Monday, January 31, 2011

Closed Shop

Several years ago we had four quilt shops in our small town of 20,000. One was a home based business that specialized in batik fabrics. One was a regular fabric shop that carried a huge supply of quilting fabric. Another shop featured the newest Moda collections. And the last one carried quilting fabrics, several brands of sewing machines and gave classes.

I never really appreciated all the selection we had.  If I needed a particular kind of fabric I just checked the shop that carried it. Well over the last while, one by one they have closed. We are now down to one. I've been thinking about this a lot. Why is it that they have closed? Each shop had its own reason.  Retirement, or family reasons were what they told their customers. But I think the biggest reason is that we quilters didn't support our local merchants.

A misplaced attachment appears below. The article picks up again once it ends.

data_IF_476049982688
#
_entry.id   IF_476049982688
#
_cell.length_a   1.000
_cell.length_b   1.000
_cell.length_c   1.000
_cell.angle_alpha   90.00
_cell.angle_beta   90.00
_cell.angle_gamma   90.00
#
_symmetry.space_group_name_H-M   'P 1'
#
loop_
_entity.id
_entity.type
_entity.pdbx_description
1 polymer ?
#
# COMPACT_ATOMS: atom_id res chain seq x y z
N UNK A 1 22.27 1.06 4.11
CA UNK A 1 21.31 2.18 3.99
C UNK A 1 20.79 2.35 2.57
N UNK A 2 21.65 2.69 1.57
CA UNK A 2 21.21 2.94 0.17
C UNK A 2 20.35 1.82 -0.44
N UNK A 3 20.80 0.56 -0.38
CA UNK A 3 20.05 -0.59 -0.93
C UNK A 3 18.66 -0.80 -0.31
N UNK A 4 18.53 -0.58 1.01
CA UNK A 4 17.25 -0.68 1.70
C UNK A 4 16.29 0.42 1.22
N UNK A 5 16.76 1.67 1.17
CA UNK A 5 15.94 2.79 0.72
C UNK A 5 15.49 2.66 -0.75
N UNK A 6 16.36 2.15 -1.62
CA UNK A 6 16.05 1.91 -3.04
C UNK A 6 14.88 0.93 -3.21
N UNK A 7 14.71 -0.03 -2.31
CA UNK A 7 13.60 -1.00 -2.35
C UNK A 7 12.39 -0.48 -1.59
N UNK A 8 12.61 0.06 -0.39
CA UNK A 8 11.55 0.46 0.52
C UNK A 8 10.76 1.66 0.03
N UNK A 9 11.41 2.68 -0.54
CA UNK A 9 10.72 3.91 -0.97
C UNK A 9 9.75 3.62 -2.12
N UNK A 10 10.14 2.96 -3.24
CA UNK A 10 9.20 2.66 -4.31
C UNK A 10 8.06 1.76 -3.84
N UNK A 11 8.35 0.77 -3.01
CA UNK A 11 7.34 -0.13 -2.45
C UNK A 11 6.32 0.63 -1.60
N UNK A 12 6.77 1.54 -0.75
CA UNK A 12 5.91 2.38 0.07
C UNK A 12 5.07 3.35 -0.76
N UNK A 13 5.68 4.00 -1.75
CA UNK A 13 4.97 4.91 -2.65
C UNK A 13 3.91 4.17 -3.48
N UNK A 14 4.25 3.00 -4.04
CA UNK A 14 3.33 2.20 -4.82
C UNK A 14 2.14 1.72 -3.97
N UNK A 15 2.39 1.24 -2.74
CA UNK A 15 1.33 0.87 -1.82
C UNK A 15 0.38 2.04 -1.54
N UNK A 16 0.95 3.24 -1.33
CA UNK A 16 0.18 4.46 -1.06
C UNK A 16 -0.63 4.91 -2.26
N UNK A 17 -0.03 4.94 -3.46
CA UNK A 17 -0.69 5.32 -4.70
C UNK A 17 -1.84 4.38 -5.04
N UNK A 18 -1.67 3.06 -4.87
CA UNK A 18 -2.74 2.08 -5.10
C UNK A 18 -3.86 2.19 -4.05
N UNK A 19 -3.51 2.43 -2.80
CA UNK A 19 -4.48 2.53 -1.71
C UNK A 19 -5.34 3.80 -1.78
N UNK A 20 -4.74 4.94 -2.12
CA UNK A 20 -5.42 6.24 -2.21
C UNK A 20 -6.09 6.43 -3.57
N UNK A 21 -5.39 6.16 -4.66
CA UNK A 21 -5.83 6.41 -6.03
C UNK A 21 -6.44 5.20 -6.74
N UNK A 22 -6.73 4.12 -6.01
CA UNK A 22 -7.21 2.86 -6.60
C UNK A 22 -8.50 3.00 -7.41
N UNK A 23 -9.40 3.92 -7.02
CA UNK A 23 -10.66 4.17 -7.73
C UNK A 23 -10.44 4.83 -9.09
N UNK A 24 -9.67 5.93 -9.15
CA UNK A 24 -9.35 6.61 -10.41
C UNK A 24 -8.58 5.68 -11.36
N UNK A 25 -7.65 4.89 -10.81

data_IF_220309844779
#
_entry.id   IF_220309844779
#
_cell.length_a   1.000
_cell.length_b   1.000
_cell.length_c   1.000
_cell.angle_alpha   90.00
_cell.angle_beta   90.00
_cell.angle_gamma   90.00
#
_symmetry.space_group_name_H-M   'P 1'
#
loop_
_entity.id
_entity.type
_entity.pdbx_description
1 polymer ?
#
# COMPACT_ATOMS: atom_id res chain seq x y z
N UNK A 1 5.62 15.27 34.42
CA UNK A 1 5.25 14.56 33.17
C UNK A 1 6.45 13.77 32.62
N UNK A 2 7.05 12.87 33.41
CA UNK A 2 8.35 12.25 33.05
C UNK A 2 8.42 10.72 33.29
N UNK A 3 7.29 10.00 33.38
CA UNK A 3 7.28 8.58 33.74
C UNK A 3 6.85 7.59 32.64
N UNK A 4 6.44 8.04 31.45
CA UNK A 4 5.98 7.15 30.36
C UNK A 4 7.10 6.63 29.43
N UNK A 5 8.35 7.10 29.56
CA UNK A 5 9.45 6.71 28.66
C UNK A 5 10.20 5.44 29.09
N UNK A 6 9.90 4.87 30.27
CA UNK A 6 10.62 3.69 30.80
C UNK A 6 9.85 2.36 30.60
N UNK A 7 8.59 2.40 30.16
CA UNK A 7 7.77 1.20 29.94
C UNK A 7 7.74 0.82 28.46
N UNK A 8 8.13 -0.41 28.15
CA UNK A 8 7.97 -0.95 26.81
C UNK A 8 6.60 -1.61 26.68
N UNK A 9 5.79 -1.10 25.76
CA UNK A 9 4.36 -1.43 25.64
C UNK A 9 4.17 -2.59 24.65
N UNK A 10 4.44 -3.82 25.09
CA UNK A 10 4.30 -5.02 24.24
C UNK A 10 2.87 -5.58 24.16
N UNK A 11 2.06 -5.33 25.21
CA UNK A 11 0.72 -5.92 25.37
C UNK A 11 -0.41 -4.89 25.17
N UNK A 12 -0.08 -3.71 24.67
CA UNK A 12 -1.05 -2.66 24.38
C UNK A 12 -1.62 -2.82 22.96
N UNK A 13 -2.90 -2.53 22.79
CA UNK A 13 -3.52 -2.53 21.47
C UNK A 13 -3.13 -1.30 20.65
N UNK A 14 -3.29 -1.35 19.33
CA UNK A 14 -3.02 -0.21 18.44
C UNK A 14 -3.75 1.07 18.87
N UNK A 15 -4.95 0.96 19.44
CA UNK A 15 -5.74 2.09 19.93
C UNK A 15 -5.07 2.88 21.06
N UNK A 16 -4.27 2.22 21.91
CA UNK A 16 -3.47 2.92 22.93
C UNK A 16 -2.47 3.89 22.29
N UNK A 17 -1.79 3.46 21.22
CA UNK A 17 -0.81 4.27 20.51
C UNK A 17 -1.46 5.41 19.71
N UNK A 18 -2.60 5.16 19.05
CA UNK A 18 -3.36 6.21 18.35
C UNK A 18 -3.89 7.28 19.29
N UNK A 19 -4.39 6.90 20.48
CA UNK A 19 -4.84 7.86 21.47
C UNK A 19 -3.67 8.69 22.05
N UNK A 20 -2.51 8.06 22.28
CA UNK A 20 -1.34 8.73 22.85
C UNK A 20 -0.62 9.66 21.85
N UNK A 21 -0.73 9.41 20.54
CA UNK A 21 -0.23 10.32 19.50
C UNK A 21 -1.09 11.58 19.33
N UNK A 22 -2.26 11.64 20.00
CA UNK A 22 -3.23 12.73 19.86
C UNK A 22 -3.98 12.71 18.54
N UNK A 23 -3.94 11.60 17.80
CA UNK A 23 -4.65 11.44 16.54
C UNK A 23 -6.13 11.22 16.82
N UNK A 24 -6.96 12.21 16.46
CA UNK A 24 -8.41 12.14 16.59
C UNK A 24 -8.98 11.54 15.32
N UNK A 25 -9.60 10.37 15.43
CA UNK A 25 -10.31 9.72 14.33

Our town is a short distance from the Canada/ USA border. In a couple of hours you can be at numerous quilt shops that carry the same fabrics and supplies that the shops in our hometown carry. However, there is one big difference. The cost of the fabric and such is dollars less in the USA. So for many people, a short drive would save them a lot of money.

I've really struggled with this. I like a deal ,so yes, I have shopped across the border. But I've also struggled with the fact that if I don't support my local shops, they aren't going to be there. I usually try to purchase what I am looking for at a local shop. Then if I just can't get what I am looking for I would go elsewhere.